‘Targeting’ sedation: the lived experience of the intensive care nurse
Article first published online: 21 JAN 2013
© 2013 Blackwell Publishing Ltd
Journal of Clinical Nursing
Special Issue: ICU Special Section
Volume 23, Issue 5-6, pages 694–703, March 2014
How to Cite
Everingham, K., Fawcett, T. and Walsh, T. (2014), ‘Targeting’ sedation: the lived experience of the intensive care nurse. Journal of Clinical Nursing, 23: 694–703. doi: 10.1111/jocn.12058
- Issue published online: 19 FEB 2014
- Article first published online: 21 JAN 2013
- Manuscript Accepted: 28 AUG 2012
- GE Healthcare
- healthcare targets;
- Heideggerian phenomenology;
- intensive care;
- patient safety;
Aims and objectives
To discuss the findings from a phenomenological study that provides insights into the intensive care nurses' ‘world’ following changes in the sedation management of patients in an intensive care unit.
Intensive care sedation practices have undergone significant changes. Patients, where possible, are now managed on lighter levels of sedation, often achieved through the performance of sedation holds (SHs). The performance of SHs is normally carried out by the bedside nurse but compliance is reported to be poor. There has been little exploration of the nurses' experiences of these changes and the implications of SHs and subsequent wakefulness on their delivery of care.
Following ethical approval, 16 intensive care nurses, experienced and inexperienced, from within a general intensive care unit.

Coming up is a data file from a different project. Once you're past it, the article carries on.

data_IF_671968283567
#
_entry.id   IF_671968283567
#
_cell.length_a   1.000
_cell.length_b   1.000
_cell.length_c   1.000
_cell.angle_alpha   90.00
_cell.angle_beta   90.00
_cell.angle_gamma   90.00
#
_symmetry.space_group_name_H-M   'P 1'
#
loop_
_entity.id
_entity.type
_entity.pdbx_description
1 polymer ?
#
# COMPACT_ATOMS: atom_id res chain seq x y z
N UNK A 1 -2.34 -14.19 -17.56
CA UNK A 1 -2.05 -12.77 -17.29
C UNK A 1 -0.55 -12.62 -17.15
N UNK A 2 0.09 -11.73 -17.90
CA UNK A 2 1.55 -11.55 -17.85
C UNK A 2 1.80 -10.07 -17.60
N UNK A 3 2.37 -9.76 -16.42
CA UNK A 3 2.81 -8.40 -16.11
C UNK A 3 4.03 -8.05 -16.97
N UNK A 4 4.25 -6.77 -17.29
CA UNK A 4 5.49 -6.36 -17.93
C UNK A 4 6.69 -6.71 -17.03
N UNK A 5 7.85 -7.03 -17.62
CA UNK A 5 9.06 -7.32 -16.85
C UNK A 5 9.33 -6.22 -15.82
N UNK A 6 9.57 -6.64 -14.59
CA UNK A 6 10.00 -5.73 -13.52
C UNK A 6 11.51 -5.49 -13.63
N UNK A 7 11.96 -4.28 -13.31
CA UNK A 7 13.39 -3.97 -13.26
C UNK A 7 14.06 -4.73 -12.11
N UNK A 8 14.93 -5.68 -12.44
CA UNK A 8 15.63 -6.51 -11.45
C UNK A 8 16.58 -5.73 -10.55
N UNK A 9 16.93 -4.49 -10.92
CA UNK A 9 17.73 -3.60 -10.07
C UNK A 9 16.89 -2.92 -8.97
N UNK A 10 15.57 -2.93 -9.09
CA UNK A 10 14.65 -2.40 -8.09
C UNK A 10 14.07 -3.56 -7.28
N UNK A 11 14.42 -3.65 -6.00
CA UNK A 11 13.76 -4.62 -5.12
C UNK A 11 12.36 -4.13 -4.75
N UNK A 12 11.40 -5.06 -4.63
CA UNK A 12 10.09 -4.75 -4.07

A Heideggerian phenomenological approach was used. Data collection consisted of interviews guided by an aide memoir and a framework adapted from Van Manen informed the analysis.
The findings reveal new insights into the world of the intensive care nurse in the light of the changes to sedation management. They demonstrate that there have been unforeseen outcomes from well-intentioned initiatives to improve the quality of patients' care. There were implications from the changes introduced for the nurses care delivery. The main themes that emerged were ‘working priorities’ and ‘unintended consequences’, in turn revealing embedded tensions between evidence-based targets and holistic care.
Intensive care nurses find that the current approach to the changes in sedation management can threaten their professional obligation and personal desire to provide holistic care. The ‘targeted’ approach by healthcare organisations is perceived to militate against the patient-centred care they want to deliver.
Relevance to clinical practice
Sedation management is complex and needs further consideration particularly the potential constraints ‘target-led’ care has on nursing practice.